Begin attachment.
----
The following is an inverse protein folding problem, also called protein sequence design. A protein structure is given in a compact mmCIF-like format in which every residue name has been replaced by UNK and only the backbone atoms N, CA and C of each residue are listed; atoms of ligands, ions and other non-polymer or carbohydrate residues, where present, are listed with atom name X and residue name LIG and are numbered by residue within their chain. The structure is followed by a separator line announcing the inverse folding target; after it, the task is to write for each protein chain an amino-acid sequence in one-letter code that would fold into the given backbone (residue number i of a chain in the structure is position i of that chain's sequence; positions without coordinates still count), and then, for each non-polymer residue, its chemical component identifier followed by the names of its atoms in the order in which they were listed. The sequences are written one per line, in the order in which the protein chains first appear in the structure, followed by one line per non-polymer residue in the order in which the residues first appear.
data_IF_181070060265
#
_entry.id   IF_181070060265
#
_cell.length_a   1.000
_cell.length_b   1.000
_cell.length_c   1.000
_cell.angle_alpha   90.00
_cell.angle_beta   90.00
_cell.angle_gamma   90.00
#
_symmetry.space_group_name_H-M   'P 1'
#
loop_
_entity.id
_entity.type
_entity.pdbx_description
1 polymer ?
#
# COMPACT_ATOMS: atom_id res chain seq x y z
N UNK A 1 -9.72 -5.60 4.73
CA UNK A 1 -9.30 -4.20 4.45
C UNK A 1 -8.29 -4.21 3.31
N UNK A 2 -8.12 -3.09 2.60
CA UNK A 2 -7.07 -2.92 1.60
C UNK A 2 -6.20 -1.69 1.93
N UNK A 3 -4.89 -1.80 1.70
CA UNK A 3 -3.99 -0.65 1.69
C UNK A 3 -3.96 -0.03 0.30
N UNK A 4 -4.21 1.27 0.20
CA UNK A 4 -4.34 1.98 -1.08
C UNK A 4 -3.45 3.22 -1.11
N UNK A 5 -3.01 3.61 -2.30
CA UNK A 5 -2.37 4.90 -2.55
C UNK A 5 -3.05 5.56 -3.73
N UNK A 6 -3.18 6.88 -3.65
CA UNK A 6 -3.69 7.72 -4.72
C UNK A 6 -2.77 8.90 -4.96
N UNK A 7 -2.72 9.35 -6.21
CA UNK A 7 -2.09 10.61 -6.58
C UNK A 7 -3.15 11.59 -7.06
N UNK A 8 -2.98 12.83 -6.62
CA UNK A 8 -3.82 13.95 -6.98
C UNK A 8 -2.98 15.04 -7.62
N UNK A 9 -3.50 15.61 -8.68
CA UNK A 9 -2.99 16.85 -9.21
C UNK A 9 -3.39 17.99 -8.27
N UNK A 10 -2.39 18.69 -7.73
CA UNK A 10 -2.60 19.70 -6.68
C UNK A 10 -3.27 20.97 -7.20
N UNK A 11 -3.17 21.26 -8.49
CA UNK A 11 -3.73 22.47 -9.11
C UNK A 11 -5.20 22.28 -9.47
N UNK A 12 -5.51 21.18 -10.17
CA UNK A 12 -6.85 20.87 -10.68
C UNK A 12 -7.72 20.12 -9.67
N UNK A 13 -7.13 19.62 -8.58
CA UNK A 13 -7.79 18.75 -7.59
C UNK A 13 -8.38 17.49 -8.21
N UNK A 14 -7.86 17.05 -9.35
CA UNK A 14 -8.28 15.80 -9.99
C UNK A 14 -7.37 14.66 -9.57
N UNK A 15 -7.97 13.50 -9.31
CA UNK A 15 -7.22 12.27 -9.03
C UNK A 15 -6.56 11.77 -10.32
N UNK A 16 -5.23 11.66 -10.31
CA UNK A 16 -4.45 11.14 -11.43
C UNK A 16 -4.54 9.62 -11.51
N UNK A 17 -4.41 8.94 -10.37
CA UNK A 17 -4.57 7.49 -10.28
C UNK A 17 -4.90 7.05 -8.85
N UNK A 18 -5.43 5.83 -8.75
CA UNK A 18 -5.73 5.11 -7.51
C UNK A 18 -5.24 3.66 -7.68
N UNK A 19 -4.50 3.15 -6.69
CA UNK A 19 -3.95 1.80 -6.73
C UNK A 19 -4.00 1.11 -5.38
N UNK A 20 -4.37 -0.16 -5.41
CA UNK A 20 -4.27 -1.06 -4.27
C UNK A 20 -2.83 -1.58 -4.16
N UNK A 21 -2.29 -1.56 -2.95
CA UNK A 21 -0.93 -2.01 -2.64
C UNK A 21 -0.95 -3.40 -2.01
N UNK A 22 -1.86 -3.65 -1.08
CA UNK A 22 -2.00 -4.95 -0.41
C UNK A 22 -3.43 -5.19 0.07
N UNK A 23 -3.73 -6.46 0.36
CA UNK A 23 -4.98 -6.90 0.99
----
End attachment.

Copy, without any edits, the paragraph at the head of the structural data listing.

The following is an inverse protein folding problem, also called protein sequence design. A protein structure is given in a compact mmCIF-like format in which every residue name has been replaced by UNK and only the backbone atoms N, CA and C of each residue are listed; atoms of ligands, ions and other non-polymer or carbohydrate residues, where present, are listed with atom name X and residue name LIG and are numbered by residue within their chain. The structure is followed by a separator line announcing the inverse folding target; after it, the task is to write for each protein chain an amino-acid sequence in one-letter code that would fold into the given backbone (residue number i of a chain in the structure is position i of that chain's sequence; positions without coordinates still count), and then, for each non-polymer residue, its chemical component identifier followed by the names of its atoms in the order in which they were listed. The sequences are written one per line, in the order in which the protein chains first appear in the structure, followed by one line per non-polymer residue in the order in which the residues first appear.